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ND alumni promote events nationwide

Will Puckett | Tuesday, November 11, 2003

Many students are aware of the ongoing “One Can Make A Difference: Working for Positive Change” collection for the food bank of Northern Indiana, but the Alumni Association, through its Alumni Community Service department, sponsors many more community service initiatives.

“Notre Dame students are very active in community service, with about 80 percent of them engaging in it,” said Sean O’Brien, director of alumni community service. “We want to help those students remain active after they graduate and become alumni, as well as allow the entire Notre Dame family to participate.”

According to O’Brien, about 240 alumni clubs exist worldwide, and 80 percent of these clubs engage actively in community service.

“Our department really helps facilitate this involvement,” O’Brien said. “We provide a lot of service opportunities and try to help alumni and students, as well, get involved.”

The Community Service Department runs or participates in about 16 programs every year, with a wide-ranging group of beneficiaries. While many projects are held in the area of a local alumni club, there are always service opportunities on campus or in the greater South Bend area.

For example, Notre Dame Prostate Awareness and Cancer Education, along with Memorial Hospital and St. Joseph Regional Medical Center, sponsored a two-day prostate cancer screening for 662 men in four locations around South Bend.

Another event, the annual Domer Run, benefits cancer programs like Notre Dame’s PACE Program and Awareness of Breast Cancer. Next year’s Domer Run may benefit ovarian cancer awareness, O’Brien said.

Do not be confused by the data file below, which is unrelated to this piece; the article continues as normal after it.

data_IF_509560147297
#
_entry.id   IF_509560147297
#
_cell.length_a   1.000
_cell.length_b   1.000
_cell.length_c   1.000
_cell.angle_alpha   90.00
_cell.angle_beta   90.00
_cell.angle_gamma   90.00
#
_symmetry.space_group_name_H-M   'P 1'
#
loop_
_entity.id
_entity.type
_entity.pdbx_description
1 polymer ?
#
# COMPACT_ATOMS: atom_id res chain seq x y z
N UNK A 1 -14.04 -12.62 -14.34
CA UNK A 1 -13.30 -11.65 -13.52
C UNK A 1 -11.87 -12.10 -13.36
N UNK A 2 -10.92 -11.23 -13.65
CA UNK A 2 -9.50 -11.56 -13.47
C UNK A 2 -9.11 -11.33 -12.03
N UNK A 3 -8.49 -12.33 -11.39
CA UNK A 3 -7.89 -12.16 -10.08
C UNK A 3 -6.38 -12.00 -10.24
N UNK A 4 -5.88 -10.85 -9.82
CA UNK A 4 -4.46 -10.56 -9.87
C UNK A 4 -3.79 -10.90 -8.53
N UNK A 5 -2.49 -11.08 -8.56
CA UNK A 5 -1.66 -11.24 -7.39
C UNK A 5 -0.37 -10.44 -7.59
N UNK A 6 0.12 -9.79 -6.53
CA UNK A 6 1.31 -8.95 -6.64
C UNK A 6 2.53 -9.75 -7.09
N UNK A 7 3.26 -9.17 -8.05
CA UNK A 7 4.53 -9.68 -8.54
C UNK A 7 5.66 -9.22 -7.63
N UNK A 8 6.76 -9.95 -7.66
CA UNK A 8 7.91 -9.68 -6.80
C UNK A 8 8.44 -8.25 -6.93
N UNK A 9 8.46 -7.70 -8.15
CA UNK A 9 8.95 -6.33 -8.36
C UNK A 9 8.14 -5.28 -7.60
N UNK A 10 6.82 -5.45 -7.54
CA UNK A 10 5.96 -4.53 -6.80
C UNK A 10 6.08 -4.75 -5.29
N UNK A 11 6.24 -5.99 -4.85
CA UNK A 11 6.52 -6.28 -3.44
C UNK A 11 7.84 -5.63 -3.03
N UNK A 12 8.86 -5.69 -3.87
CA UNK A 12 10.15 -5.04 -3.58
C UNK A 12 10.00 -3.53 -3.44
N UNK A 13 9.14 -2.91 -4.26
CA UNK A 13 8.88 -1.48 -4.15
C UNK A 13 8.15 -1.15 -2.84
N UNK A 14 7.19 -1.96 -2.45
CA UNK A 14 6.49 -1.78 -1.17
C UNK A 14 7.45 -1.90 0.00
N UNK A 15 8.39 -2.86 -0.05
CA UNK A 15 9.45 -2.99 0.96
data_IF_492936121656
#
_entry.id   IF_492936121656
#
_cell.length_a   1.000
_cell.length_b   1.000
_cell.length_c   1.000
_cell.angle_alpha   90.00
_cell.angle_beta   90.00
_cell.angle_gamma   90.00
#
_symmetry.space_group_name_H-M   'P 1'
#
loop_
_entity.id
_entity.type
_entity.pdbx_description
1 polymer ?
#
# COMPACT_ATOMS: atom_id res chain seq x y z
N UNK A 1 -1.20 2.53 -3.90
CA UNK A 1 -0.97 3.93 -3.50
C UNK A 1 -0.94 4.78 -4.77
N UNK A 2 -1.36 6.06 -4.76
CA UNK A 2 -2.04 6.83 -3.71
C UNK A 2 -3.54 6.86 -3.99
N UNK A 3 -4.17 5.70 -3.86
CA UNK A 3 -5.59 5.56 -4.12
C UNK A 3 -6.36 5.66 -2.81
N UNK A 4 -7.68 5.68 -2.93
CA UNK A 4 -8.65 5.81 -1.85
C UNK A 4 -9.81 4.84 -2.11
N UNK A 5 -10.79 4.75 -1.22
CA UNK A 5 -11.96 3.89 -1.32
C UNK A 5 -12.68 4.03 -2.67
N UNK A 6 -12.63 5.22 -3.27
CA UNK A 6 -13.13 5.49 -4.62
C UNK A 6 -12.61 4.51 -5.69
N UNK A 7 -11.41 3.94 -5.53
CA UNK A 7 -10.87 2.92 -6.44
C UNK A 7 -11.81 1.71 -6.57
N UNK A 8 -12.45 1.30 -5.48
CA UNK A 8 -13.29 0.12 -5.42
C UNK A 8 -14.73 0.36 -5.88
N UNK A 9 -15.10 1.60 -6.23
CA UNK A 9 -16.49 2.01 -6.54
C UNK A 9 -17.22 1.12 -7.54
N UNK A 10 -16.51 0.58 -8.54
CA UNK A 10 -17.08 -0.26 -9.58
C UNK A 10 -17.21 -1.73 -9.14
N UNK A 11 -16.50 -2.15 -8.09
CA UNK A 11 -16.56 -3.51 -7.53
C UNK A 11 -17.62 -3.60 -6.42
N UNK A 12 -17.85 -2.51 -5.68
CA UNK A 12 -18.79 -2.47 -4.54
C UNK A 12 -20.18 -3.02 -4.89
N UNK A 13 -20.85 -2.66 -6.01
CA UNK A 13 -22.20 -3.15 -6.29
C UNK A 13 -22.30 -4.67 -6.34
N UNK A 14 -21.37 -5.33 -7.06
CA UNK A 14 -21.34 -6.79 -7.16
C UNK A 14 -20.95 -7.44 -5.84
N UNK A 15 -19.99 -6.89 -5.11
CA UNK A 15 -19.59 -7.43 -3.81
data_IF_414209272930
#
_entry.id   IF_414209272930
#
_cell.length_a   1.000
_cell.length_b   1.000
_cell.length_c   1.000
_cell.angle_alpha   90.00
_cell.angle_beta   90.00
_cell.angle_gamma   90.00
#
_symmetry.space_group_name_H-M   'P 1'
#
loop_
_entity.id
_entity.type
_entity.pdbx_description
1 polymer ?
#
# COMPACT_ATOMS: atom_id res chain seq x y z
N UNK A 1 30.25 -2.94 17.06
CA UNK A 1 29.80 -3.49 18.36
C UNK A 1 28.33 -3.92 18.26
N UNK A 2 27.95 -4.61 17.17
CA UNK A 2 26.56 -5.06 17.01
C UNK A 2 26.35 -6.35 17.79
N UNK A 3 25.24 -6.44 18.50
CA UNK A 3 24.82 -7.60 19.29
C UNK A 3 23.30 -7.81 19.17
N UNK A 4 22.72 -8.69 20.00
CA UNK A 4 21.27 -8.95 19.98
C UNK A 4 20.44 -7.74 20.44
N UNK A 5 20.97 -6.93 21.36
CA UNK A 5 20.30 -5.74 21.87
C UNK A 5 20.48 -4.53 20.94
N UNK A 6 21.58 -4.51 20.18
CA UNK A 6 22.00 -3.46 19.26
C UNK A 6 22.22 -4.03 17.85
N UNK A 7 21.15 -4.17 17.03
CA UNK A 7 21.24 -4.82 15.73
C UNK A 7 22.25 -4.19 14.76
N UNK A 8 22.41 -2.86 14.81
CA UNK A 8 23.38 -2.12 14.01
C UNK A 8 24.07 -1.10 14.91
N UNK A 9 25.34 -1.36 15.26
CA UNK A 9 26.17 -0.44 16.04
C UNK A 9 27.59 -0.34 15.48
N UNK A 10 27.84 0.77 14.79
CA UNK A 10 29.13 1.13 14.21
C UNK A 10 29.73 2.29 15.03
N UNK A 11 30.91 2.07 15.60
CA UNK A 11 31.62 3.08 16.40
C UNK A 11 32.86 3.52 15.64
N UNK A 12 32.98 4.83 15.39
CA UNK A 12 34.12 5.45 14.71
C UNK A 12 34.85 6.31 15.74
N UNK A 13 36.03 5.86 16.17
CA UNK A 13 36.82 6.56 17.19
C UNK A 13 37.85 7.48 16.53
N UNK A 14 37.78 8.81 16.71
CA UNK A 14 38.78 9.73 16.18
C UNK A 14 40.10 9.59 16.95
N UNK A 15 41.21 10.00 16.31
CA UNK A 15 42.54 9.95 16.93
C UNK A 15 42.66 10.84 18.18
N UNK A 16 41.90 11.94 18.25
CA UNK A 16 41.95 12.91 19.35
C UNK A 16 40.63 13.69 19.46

Multiple projects also take place during the summer, when alumni can easily return to campus. Family volunteer camps occur in July, allowing alumni and friends to return to campus for a week to do service in the South Bend area for a variety of causes.

Summer Service Projects are sponsored by alumni clubs that host over 180 Notre Dame students who give up their summer vacations to perform community service in various locations.

Finally, the Hammerin’ Irish swarm a Habitat for Humanity build site in June. In this program, approximately 30 alumni join together to build a home in four days.

Over the midterm breaks, Notre Dame students participate in the Alumni Student Appalachia Program, in which students and alumni join together to aid service organizations in the Appalachia region. The program is generally well attended.

After Sept. 11, alumni started the “God, Country, Notre Dame” program, which provides support to people affected by Sept. 11 and subsequent events, especially military families.

A variety of smaller service projects are undertaken every year, such as the weekend Alumni Social Concerns Forum, the Notre Dame Day of Service, Notre Dame’s Tax Assistance Program and Medical Missions, in which alumni provide medical help worldwide.